Maclellan, Effie (1997) The role of concrete materials in constructing mathematical meaning education 3-13. Education 3-13, 25 (3). pp. 31-35. ISSN 0300-4279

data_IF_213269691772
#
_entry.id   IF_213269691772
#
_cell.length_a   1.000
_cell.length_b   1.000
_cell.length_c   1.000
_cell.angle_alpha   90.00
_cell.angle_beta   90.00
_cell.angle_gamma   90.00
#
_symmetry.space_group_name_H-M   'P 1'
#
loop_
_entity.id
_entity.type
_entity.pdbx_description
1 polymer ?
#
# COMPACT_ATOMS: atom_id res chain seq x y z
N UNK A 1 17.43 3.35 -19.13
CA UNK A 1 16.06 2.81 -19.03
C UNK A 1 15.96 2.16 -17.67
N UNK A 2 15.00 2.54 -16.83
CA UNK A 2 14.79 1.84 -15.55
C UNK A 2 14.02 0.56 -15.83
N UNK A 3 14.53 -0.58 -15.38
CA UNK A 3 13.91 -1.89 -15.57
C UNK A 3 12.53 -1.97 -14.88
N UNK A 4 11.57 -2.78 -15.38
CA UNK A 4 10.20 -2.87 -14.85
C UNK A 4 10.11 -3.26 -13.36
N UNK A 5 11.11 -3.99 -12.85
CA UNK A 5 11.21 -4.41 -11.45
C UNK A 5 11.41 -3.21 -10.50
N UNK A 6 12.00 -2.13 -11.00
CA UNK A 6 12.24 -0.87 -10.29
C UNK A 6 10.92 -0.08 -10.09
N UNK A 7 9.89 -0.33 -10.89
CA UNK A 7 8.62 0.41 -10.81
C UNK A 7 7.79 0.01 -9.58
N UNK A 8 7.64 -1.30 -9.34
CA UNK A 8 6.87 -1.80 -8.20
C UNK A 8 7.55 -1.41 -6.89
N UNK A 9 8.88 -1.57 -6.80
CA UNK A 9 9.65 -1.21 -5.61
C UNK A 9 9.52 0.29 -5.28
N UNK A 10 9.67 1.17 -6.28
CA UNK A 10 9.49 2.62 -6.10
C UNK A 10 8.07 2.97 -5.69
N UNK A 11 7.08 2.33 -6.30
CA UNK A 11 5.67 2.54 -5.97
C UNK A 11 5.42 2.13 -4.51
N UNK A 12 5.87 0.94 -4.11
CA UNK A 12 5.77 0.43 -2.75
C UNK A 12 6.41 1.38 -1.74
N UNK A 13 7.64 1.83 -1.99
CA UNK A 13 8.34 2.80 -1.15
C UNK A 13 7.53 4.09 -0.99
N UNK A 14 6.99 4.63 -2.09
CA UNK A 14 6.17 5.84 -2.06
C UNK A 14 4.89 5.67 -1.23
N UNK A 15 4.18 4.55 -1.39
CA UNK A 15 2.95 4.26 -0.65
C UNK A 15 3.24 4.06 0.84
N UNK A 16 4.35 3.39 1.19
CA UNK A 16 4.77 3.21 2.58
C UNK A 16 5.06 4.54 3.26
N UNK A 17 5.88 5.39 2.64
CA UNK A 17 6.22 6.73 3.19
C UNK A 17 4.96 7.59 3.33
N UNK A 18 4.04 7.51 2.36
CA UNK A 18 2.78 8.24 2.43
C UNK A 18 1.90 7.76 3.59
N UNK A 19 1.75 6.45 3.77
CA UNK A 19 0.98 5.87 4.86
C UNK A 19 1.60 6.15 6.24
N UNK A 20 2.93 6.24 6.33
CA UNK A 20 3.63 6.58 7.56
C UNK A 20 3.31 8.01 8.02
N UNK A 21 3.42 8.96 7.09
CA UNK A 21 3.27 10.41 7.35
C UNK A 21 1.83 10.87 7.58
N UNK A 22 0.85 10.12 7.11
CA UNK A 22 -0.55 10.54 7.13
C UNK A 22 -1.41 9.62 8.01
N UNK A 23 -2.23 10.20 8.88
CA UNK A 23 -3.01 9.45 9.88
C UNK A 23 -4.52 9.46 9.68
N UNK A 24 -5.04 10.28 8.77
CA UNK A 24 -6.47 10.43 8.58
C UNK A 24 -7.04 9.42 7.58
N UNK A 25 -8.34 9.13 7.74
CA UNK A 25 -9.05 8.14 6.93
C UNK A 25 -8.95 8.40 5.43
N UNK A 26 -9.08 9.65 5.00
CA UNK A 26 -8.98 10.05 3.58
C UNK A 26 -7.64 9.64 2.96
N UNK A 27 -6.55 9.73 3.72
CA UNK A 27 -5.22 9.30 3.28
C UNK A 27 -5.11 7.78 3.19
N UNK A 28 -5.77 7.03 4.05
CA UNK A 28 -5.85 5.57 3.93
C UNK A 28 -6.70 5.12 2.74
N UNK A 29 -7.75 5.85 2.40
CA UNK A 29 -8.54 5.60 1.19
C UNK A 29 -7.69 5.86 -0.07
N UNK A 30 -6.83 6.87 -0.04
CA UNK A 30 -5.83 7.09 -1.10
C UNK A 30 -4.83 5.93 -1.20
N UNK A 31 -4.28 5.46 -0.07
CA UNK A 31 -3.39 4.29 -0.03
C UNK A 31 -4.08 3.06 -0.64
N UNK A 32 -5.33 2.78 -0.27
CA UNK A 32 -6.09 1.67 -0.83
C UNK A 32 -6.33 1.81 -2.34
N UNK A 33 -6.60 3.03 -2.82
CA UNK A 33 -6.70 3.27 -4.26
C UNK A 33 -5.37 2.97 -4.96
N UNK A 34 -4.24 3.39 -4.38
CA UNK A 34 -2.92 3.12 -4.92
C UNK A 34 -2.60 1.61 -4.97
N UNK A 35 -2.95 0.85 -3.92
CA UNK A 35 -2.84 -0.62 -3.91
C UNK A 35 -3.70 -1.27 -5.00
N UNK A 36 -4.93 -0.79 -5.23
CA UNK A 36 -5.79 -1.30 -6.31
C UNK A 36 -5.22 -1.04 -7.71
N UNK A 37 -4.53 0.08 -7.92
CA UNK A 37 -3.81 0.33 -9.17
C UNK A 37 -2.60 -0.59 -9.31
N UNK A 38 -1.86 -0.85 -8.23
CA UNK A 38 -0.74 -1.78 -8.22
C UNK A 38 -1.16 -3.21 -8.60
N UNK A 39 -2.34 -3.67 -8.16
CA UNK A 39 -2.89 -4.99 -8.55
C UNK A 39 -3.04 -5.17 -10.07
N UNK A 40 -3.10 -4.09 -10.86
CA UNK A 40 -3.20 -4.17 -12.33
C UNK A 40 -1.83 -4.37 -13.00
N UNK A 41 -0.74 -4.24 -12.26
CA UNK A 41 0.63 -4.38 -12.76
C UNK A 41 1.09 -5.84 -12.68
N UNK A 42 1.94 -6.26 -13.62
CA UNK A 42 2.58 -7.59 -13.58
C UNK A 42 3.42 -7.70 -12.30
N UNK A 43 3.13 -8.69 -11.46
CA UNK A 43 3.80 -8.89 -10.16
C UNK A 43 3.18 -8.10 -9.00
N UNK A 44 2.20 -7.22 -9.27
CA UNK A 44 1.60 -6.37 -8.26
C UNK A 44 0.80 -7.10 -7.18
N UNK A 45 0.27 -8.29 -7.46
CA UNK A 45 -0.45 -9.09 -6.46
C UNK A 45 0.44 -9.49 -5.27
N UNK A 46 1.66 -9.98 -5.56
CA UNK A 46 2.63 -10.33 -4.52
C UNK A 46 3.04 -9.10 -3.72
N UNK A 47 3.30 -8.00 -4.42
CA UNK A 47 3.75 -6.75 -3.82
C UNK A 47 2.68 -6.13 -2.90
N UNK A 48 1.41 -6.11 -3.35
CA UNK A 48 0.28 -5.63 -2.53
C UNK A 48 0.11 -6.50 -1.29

The emphasis on concretisation in primary school mathematics is largely derived from orthodox and neo-Piagetian theory. Such theory builds on the constructivist assumptions that mathematical knowledge, like all knowledge, is not directly absorbed by the learner from the teacher but is actively constructed by each individual learner. The realisation that for learning to be effective, it had to be active, manifested itself in a veritable explosion of ‘activity methods’ and ‘learning by doing’ in the belief that unless children were physically acting on concrete materials they could not be learning. But the available evidence suggests that concrete materials have effects on learners which are different from what teachers intended. There is therefore a pressing need to develop pedagogical practices which overtake the limitations of concrete materials and allow mathematical meaning to be constructed.
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